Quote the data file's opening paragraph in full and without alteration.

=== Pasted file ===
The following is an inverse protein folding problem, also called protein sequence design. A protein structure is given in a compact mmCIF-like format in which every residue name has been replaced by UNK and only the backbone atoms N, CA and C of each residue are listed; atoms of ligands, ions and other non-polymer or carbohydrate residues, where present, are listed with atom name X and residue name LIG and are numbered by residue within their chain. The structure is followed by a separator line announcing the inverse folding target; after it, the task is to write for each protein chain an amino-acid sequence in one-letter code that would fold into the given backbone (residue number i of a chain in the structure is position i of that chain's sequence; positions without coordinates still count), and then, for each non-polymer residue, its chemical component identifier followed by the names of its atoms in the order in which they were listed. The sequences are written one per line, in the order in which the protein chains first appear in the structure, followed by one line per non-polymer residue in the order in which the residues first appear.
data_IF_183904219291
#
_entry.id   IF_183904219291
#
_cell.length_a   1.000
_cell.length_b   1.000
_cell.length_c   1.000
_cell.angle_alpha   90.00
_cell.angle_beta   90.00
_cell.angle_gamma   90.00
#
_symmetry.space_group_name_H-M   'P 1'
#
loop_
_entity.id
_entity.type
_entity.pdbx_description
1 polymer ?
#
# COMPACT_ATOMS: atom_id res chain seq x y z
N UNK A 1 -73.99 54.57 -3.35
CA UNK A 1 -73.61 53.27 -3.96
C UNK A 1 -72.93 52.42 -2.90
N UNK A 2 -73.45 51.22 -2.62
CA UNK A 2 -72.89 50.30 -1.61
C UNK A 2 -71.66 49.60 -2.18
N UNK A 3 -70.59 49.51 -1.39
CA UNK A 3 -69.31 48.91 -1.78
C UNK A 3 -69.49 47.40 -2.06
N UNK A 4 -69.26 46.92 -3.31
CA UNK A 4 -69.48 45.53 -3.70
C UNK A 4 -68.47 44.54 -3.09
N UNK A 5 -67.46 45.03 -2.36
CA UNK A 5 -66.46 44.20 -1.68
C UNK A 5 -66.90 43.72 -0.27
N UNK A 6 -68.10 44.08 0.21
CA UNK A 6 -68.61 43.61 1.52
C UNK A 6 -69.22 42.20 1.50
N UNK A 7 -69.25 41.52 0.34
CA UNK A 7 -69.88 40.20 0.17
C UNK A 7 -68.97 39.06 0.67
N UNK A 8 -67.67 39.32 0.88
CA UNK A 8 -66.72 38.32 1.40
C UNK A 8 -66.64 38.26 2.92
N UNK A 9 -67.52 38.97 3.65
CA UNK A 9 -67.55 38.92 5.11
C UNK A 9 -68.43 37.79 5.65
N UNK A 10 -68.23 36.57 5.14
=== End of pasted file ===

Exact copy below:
The following is an inverse protein folding problem, also called protein sequence design. A protein structure is given in a compact mmCIF-like format in which every residue name has been replaced by UNK and only the backbone atoms N, CA and C of each residue are listed; atoms of ligands, ions and other non-polymer or carbohydrate residues, where present, are listed with atom name X and residue name LIG and are numbered by residue within their chain. The structure is followed by a separator line announcing the inverse folding target; after it, the task is to write for each protein chain an amino-acid sequence in one-letter code that would fold into the given backbone (residue number i of a chain in the structure is position i of that chain's sequence; positions without coordinates still count), and then, for each non-polymer residue, its chemical component identifier followed by the names of its atoms in the order in which they were listed. The sequences are written one per line, in the order in which the protein chains first appear in the structure, followed by one line per non-polymer residue in the order in which the residues first appear.